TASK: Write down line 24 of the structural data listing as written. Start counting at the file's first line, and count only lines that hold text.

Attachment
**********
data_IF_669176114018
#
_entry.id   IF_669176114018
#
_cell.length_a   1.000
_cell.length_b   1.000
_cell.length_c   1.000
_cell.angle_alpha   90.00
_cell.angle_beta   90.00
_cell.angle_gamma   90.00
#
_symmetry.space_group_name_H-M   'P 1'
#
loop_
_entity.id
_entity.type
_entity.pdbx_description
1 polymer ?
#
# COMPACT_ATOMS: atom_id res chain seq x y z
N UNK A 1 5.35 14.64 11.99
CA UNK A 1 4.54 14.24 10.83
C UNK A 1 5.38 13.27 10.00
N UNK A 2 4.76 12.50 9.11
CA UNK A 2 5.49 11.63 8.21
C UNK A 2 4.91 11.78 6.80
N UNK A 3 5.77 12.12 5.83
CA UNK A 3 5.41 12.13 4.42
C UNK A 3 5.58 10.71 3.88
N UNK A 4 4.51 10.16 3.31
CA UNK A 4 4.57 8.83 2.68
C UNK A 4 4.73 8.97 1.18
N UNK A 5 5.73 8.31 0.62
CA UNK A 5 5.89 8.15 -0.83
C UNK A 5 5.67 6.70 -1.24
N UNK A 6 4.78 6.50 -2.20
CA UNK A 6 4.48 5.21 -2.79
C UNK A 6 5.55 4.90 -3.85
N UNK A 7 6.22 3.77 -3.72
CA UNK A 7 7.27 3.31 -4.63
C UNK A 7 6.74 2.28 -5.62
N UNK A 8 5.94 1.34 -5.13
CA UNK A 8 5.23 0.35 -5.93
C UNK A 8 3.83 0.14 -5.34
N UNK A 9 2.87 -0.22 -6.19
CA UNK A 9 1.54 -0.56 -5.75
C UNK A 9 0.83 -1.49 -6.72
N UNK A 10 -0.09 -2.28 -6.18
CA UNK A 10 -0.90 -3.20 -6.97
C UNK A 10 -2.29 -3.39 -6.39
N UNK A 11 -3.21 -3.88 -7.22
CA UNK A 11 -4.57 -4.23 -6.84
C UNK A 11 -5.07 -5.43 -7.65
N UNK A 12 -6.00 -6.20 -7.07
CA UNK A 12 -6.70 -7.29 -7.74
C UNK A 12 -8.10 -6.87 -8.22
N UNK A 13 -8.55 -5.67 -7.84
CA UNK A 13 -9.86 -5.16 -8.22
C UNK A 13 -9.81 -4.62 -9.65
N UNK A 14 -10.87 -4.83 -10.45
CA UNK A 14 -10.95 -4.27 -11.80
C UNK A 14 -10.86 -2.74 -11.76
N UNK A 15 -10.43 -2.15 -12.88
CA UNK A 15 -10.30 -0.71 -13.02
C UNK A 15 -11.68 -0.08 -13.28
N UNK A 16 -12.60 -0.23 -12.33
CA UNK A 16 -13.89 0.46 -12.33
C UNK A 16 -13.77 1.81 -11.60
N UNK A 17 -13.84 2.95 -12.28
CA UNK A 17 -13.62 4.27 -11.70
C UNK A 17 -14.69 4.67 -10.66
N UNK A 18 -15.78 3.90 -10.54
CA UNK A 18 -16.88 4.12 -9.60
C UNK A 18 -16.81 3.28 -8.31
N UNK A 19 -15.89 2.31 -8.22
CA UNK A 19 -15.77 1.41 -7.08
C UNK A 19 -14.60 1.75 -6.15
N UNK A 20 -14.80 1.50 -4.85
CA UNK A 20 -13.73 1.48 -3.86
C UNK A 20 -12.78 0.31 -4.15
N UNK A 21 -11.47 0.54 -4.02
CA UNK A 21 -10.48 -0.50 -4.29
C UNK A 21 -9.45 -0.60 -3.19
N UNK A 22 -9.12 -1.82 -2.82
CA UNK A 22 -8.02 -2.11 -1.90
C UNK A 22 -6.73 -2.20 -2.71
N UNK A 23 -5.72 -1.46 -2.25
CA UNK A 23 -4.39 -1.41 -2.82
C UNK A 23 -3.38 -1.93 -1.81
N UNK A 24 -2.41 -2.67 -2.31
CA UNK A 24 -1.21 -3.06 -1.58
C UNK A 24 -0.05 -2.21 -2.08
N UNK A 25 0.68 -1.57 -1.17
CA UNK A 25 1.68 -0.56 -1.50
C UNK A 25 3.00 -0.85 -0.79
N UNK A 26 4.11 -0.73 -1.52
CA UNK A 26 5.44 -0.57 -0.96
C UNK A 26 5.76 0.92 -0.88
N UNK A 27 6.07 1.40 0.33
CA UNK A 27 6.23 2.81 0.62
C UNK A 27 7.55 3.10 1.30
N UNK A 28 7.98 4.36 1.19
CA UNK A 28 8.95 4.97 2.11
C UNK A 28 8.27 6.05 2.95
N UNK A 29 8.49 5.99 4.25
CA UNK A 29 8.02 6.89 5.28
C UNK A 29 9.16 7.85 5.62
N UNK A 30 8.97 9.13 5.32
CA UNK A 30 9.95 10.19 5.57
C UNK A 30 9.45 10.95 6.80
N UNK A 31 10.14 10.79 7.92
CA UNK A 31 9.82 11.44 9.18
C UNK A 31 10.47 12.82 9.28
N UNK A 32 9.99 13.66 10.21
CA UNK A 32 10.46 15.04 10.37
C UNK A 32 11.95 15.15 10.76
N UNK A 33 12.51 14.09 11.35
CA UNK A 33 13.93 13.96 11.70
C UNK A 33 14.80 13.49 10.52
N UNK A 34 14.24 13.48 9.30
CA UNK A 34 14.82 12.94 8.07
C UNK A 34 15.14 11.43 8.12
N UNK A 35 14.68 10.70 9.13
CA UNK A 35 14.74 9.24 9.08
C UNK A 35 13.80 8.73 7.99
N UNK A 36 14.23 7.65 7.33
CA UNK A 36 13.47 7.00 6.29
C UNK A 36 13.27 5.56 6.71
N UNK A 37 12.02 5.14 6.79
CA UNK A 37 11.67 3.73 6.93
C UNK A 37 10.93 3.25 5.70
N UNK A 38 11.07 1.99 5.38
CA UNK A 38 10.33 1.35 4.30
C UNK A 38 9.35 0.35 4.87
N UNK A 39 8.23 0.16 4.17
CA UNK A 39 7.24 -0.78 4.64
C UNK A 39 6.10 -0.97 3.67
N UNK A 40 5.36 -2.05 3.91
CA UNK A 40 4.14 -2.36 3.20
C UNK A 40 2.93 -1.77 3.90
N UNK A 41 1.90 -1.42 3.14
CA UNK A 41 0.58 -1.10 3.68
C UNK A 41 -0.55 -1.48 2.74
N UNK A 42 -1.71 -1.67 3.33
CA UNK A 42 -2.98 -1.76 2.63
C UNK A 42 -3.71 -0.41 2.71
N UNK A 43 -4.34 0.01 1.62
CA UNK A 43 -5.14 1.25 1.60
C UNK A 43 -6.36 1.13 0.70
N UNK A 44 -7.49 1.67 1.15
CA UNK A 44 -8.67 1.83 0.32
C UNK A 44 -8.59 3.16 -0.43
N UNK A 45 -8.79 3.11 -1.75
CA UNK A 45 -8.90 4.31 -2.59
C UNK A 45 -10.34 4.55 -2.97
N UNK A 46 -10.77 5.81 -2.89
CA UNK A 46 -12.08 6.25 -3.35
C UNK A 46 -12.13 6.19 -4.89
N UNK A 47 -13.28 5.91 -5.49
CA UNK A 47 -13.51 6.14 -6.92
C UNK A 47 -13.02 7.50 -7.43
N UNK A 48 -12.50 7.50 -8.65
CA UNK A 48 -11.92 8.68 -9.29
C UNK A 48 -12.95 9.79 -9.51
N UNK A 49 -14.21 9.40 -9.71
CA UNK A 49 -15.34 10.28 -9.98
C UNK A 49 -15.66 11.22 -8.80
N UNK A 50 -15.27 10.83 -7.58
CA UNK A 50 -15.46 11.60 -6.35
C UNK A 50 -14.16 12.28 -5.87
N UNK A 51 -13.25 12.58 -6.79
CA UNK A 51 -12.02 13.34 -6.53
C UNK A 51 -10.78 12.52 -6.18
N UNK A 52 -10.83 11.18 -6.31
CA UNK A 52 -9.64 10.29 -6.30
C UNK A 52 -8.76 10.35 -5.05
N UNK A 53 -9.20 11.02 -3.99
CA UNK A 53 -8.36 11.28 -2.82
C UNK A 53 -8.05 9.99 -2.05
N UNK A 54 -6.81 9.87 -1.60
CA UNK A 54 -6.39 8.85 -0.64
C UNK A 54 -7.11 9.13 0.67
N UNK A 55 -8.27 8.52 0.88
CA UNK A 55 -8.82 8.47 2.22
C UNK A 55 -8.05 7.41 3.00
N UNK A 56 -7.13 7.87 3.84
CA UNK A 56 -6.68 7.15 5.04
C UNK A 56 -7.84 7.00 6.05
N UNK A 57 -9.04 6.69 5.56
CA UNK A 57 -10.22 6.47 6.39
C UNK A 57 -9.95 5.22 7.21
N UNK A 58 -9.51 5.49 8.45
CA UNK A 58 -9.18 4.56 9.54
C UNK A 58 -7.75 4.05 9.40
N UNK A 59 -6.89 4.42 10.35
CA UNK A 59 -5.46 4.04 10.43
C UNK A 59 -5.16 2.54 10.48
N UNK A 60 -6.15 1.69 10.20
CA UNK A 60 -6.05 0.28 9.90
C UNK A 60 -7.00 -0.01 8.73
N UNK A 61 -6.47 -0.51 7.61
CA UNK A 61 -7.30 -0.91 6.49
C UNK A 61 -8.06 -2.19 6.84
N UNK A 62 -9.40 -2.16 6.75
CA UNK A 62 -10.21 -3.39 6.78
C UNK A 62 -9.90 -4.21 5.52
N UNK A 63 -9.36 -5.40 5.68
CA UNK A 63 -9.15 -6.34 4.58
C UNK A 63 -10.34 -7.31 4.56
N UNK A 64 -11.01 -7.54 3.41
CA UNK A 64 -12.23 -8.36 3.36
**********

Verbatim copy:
N UNK A 2 4.76 12.50 9.11